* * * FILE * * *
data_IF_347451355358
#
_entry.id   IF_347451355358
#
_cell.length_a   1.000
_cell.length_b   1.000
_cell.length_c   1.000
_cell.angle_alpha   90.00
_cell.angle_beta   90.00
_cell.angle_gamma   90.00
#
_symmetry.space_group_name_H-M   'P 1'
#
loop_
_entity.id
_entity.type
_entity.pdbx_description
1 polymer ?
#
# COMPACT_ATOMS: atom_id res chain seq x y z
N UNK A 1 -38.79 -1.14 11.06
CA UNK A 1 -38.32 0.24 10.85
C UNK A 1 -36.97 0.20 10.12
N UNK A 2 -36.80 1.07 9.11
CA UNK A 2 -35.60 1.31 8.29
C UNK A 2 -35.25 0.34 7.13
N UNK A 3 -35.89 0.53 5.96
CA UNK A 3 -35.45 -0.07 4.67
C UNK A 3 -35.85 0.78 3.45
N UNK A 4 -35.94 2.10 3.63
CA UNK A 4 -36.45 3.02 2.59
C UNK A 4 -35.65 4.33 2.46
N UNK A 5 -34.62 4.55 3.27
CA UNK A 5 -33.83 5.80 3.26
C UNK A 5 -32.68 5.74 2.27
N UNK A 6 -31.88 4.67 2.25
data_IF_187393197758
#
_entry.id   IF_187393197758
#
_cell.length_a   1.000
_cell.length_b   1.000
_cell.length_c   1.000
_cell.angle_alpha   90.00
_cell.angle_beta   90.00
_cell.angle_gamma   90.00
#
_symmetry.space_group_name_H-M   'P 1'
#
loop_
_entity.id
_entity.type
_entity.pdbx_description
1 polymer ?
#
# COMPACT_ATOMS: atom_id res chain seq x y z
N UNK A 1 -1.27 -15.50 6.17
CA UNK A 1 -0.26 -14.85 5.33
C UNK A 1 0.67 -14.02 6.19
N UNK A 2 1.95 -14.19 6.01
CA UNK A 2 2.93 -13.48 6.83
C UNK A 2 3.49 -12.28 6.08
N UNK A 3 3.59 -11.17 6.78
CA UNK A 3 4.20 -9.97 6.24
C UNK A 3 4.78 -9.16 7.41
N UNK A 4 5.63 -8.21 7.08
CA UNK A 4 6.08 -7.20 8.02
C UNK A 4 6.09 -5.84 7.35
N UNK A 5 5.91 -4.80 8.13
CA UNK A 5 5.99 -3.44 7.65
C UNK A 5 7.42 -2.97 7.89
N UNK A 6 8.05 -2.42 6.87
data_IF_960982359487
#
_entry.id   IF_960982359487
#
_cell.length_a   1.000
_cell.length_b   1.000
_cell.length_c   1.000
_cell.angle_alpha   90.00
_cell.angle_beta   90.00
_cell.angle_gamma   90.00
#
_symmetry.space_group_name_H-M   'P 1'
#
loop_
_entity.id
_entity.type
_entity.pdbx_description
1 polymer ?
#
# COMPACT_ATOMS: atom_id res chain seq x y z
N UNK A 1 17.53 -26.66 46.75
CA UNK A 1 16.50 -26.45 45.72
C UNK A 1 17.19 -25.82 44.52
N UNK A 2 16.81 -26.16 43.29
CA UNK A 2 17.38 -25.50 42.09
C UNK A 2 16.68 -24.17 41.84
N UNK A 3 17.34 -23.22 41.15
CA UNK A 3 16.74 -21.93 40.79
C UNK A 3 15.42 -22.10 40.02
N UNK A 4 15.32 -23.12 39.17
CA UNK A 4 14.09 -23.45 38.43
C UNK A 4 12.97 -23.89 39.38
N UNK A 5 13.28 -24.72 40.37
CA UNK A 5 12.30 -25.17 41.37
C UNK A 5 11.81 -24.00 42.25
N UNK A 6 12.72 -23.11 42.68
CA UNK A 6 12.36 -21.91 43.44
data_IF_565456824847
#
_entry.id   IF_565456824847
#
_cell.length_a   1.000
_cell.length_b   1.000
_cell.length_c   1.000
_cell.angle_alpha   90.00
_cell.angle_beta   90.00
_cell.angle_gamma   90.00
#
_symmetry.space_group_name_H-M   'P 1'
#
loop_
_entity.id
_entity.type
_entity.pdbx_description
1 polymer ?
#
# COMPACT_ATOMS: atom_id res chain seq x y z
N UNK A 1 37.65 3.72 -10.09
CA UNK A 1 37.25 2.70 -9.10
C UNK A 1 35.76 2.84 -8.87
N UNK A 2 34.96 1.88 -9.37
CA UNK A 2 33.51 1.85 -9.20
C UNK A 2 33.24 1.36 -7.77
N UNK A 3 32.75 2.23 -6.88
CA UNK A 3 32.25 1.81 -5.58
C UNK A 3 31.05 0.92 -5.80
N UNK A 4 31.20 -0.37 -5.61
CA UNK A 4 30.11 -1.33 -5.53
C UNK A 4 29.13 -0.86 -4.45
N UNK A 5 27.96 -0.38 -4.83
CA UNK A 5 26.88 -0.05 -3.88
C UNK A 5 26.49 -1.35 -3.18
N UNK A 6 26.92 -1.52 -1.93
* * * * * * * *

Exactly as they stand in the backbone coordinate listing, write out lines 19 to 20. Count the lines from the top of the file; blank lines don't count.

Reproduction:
#
# COMPACT_ATOMS: atom_id res chain seq x y z